What is the difference between MCTD overlap syndrome and UCTD?
• MCTD: first described by Sharp et al. in 1972, this is a very specific overlap syndrome characterized by a combination of manifestations similar to those seen in SLE, SSc, and inflammatory myopathy. Some patients have a severe erosive arthritis with Jaccoud’s deformity. The autoantibody pattern is a high-titer, speckled ANA, and U1-RNP (high titer). These patients lack other specific autoantibodies such as anti-Sm, anti-Sjögren’s syndrome antigen B (SS-B), anti-ds DNA, and anti-centromere. MCTD is 15 times more common in women than in men. The mean age at diagnosis is 37 years, with a range of 4 to 80 years. There is no apparent racial or ethnic predisposition.
• Overlap syndrome: these patients have features of more than one of the six classic systemic autoimmune rheumatic diseases (SLE, SSc, polymyositis [PM], dermatomyositis, rheumatoid arthritis [RA], and SS). Some overlap syndromes like MCTD and certain myositis overlap syndromes have specific autoantibody associations.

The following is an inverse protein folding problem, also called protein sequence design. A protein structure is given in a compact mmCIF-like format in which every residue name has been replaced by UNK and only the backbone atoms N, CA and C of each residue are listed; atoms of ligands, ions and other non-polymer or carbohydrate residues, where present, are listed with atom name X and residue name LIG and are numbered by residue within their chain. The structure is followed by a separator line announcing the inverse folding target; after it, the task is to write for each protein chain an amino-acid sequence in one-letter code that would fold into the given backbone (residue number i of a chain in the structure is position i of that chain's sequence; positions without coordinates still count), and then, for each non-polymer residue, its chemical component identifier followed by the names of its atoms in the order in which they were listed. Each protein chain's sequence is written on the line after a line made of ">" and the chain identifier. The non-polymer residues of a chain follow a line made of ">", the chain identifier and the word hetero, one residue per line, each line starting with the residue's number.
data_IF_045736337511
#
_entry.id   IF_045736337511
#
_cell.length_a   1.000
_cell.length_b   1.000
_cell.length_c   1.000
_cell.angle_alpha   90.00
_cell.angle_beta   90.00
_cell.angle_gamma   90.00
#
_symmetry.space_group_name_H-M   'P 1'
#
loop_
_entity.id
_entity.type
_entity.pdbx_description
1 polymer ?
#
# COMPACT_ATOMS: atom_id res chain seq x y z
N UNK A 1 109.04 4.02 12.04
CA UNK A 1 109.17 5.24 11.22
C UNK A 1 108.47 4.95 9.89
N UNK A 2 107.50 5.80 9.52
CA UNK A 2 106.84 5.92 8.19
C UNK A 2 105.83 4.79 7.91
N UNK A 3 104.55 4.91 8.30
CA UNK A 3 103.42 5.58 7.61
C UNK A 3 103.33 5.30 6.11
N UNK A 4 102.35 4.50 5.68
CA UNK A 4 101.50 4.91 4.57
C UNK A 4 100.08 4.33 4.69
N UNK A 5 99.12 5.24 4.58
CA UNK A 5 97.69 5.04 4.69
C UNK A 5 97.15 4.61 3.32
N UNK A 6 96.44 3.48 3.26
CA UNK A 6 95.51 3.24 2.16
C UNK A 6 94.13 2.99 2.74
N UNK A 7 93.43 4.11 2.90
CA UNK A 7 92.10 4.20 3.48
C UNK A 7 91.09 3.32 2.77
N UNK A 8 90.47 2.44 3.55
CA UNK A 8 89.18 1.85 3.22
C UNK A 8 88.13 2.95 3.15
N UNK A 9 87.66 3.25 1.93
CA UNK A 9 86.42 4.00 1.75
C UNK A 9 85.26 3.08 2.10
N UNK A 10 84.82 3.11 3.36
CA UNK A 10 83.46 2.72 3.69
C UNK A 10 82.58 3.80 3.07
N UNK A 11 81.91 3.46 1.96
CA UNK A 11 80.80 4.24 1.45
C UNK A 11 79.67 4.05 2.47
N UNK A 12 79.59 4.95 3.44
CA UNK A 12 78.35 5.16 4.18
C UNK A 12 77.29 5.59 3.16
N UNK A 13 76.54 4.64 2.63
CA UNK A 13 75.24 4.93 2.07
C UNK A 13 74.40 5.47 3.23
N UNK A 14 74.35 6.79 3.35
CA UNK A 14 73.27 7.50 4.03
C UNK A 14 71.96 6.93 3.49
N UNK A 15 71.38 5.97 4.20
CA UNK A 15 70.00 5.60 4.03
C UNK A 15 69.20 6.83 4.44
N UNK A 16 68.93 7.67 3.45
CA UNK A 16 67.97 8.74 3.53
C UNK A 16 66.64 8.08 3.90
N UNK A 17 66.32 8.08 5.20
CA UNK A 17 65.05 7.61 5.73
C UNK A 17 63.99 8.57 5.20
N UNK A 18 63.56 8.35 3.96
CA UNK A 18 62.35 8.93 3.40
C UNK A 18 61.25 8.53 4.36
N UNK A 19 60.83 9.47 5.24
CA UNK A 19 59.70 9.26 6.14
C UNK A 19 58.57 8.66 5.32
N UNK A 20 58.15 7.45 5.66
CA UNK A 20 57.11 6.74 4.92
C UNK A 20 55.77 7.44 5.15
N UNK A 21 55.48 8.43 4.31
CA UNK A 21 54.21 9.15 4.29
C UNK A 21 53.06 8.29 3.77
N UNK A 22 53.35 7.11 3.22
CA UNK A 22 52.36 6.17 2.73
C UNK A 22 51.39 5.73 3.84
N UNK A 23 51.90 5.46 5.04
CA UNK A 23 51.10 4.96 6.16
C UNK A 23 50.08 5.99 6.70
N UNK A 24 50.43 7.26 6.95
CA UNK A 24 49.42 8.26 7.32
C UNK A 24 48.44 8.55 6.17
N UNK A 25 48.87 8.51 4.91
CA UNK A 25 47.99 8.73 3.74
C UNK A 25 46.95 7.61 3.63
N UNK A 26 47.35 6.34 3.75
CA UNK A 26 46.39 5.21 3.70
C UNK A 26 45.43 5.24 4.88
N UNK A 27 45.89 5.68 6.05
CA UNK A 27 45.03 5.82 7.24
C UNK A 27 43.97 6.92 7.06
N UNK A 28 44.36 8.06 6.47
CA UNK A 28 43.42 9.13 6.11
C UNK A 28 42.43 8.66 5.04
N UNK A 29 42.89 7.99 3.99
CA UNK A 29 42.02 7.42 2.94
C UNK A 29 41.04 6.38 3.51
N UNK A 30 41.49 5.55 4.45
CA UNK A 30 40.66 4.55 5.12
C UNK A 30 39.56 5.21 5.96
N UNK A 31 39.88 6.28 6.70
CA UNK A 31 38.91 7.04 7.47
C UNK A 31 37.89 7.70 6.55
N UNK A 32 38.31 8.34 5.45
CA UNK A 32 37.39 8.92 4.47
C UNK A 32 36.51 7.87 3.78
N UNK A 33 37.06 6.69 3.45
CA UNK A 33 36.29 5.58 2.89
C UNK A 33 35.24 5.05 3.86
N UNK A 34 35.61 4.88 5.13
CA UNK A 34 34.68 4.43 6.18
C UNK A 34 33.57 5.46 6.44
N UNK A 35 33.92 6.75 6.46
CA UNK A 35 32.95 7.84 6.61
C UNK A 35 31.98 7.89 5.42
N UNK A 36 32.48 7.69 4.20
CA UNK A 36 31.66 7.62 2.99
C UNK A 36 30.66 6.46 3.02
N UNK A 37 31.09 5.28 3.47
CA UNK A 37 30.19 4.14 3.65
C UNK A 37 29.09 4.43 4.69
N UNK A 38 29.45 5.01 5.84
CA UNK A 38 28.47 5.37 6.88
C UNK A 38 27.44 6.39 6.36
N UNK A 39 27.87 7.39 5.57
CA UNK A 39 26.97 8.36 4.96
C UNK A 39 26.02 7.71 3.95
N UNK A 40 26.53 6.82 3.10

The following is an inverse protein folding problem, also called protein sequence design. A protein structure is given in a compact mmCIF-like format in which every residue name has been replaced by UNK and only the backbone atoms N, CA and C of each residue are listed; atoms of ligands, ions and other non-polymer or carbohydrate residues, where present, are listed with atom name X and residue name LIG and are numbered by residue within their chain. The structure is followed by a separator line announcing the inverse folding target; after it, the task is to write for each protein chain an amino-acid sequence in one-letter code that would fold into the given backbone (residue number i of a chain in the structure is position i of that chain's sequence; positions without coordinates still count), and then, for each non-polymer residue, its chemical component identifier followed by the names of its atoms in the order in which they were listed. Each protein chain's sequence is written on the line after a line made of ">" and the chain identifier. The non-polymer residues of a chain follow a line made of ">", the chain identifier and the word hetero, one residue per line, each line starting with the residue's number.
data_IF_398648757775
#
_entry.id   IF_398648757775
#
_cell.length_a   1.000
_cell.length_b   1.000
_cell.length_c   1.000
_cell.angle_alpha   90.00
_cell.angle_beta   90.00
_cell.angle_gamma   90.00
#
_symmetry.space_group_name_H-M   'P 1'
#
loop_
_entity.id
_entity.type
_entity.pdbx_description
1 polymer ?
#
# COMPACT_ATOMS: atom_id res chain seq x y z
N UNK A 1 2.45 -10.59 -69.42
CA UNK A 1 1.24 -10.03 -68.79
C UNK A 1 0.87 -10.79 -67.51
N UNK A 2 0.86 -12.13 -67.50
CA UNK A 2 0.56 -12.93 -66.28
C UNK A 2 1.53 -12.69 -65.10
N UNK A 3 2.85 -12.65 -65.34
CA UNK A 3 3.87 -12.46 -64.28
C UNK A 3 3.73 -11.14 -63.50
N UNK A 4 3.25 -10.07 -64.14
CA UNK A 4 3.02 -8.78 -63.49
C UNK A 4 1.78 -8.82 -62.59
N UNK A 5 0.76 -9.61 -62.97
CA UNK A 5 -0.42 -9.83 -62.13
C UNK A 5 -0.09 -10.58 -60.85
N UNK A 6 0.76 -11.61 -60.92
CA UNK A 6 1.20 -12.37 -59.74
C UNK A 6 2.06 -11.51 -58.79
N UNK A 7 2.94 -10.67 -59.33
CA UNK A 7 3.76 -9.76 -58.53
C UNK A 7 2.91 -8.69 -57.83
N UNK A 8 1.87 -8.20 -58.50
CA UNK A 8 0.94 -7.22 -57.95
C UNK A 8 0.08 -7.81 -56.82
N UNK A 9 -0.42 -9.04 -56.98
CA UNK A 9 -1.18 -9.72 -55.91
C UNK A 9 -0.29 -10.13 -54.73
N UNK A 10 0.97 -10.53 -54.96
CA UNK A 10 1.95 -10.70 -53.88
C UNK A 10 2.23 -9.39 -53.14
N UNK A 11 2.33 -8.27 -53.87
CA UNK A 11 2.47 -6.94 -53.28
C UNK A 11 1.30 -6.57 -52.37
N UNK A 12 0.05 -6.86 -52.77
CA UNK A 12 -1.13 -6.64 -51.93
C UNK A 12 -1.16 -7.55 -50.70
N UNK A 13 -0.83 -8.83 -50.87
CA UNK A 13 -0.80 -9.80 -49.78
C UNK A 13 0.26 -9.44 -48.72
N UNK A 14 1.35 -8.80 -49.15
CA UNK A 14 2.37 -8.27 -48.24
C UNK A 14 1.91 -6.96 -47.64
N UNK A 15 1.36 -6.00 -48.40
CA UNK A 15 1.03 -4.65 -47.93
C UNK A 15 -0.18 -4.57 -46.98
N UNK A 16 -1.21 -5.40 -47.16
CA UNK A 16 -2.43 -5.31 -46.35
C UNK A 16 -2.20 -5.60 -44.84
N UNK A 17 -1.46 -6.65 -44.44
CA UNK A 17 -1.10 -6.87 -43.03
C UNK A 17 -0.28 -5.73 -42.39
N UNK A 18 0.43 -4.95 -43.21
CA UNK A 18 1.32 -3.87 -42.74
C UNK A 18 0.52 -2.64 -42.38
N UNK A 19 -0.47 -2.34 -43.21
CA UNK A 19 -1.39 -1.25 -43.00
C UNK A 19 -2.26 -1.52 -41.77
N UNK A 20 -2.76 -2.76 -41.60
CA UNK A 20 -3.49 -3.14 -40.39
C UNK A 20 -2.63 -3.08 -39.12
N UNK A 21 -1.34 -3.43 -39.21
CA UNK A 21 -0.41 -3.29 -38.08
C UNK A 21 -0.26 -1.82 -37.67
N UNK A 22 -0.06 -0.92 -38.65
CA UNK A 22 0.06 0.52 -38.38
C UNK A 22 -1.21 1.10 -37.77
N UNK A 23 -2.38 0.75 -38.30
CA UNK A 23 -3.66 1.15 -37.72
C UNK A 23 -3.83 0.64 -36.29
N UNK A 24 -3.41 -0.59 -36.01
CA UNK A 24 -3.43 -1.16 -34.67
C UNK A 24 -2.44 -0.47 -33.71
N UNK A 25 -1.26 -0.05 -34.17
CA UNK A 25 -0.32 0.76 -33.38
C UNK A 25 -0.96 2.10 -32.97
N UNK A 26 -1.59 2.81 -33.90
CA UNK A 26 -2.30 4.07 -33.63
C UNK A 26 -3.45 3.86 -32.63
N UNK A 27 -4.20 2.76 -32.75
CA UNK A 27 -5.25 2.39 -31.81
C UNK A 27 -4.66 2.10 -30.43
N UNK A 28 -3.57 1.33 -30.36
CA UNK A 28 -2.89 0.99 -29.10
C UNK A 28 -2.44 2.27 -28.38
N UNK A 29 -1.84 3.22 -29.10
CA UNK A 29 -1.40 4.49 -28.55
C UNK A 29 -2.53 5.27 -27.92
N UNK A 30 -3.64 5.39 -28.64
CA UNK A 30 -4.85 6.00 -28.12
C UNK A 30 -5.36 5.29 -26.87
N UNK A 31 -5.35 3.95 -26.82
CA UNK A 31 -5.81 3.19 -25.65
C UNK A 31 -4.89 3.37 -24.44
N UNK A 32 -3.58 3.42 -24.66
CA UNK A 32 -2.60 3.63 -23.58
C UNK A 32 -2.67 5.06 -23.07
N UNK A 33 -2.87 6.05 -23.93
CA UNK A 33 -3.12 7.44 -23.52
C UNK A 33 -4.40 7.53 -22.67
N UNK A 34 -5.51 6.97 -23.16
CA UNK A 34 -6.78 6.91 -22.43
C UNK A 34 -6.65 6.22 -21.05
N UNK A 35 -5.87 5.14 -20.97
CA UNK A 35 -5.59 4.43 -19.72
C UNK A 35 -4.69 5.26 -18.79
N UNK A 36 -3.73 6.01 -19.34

• UCTD: refers to a situation in which a patient has some of the clinical features of one or more of the systemic autoimmune rheumatic diseases in the setting of a positive ANA, but do not meet criteria for a more specific diagnosis. About 25% of patients referred to a rheumatologist may present as such. Over time, a similar percentage will develop additional clinical features that will allow a specific disease diagnosis, whereas the majority will remain undifferentiated.